The Book of Poetry, tr. by James Legge, , at sacred-texts.com
2Luxuriant grow the willow trees;
Beneath their shade one often sees
Large crowds at ease reclined.
So should the king his grace extend,
And to his court the princes bend
Their steps with willing mind.
But he, whom as a god we viewed,
Is so uncertain in his mood,
That they dare not appear.
For me I should but court distress,
If I alone were to address
Myself to take his cares in hand;
He would so much of me demand,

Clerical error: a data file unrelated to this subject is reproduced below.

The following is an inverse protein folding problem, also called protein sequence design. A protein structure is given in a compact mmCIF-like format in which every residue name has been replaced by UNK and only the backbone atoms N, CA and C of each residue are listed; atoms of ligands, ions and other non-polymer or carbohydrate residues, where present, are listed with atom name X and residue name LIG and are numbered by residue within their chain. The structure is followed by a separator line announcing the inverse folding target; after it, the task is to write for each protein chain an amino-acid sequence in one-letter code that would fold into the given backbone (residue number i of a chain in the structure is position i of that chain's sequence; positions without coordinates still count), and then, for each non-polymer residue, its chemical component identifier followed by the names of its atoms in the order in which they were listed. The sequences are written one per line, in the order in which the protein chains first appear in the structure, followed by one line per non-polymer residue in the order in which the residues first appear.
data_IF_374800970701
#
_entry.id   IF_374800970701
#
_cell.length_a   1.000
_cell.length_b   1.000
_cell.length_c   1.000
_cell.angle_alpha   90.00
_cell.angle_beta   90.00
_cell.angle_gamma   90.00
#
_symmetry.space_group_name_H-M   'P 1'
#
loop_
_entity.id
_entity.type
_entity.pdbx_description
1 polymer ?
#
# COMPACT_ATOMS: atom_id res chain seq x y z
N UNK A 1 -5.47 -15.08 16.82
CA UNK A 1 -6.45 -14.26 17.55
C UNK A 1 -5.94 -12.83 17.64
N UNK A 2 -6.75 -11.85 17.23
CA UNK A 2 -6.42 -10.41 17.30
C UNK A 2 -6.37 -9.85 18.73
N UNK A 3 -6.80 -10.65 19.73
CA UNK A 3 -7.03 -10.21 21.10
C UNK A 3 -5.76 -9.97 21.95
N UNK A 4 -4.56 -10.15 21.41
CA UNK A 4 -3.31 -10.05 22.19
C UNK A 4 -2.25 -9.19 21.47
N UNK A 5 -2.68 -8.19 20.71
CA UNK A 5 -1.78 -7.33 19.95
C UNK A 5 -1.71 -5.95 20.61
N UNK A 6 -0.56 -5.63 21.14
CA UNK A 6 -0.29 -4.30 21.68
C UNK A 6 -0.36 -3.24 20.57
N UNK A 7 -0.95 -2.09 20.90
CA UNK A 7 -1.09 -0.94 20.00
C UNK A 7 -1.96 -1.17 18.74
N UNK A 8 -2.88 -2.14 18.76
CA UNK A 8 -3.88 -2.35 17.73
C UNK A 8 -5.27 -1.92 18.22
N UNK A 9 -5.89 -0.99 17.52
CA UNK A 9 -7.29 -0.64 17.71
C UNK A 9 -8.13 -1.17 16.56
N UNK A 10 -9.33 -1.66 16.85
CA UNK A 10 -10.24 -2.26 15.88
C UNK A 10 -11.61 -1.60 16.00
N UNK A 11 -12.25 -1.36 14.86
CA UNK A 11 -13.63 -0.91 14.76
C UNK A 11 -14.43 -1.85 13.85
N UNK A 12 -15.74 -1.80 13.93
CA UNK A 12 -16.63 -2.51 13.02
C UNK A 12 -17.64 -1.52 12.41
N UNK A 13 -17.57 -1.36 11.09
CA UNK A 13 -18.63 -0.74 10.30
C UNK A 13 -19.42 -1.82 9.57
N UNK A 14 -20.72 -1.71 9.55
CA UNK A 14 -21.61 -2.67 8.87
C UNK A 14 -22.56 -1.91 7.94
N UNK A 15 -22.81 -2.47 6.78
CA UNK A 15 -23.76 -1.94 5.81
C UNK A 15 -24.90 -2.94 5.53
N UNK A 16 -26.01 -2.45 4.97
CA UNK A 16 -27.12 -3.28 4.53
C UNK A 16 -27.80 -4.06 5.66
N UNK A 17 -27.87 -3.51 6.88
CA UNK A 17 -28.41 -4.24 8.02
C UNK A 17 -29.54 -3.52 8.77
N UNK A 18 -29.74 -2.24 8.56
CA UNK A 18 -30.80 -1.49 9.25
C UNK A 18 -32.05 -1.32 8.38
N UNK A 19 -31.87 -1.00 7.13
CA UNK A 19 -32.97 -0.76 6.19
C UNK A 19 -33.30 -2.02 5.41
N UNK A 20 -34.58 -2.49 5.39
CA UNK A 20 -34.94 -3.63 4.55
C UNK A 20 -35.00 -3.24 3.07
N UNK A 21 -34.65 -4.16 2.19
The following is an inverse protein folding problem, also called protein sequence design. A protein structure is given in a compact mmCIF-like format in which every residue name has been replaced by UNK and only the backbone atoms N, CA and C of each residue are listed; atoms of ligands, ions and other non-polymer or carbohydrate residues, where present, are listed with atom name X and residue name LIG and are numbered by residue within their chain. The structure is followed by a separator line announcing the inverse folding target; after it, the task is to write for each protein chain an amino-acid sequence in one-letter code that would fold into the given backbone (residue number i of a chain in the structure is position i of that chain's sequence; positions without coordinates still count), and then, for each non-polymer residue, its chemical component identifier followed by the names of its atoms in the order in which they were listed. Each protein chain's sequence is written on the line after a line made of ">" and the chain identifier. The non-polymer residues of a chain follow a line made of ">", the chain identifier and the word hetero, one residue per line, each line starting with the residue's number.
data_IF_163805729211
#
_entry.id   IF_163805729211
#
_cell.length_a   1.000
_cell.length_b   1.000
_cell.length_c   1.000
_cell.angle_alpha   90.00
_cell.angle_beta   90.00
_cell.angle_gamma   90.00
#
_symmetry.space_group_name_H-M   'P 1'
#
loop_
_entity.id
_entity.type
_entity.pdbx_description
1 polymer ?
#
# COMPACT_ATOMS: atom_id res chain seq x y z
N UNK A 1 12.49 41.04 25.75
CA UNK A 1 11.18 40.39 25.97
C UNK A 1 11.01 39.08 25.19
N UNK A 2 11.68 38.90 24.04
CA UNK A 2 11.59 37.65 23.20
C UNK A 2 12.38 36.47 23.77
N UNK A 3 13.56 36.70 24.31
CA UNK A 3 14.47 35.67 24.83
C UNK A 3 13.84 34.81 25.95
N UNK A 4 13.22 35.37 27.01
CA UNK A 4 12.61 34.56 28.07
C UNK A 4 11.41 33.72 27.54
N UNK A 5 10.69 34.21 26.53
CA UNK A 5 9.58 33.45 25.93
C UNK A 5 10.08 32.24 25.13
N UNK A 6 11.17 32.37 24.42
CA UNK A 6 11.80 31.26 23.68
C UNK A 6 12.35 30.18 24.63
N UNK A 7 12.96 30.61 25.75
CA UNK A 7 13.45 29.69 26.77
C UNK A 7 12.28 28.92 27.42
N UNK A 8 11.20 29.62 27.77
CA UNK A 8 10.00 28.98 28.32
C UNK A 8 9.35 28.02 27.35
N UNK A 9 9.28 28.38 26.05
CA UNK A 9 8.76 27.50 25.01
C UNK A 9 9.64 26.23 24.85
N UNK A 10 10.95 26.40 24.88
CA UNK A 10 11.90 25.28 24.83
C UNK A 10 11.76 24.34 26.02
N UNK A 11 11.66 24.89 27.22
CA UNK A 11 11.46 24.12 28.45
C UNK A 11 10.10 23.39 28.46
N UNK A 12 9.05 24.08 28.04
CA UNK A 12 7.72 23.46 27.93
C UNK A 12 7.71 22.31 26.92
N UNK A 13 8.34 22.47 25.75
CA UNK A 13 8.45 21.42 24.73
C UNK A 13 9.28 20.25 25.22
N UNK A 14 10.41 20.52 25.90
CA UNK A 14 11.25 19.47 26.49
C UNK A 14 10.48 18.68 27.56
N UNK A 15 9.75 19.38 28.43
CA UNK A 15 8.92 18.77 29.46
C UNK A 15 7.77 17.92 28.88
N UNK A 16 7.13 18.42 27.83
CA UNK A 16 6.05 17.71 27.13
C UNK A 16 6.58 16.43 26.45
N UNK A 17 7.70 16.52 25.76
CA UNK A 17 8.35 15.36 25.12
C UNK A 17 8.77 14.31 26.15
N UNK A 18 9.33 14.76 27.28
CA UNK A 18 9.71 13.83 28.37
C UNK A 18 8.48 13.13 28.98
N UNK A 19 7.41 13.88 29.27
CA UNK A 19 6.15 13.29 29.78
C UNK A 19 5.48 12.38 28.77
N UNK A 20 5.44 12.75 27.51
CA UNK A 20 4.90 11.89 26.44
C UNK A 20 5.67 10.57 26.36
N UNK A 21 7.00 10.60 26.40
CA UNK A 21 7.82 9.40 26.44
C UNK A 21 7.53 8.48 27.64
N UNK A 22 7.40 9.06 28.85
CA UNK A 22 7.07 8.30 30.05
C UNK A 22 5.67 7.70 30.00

I'd live in constant fear.
3The birds now on the trees alight,
Then spread their wings in sudden flight,
And soar aloft to heaven;
So does the king his purpose change,
From one thing to another range,
As by his fancies driven.
His heart we cannot fathom well,
Nor can we any moment tell
To what he will proceed.
The task why should I undertake,
And vainly the endeavor make,
His grievous troubles to redress?
’Twould only cause me sore distress,
And to my misery lead.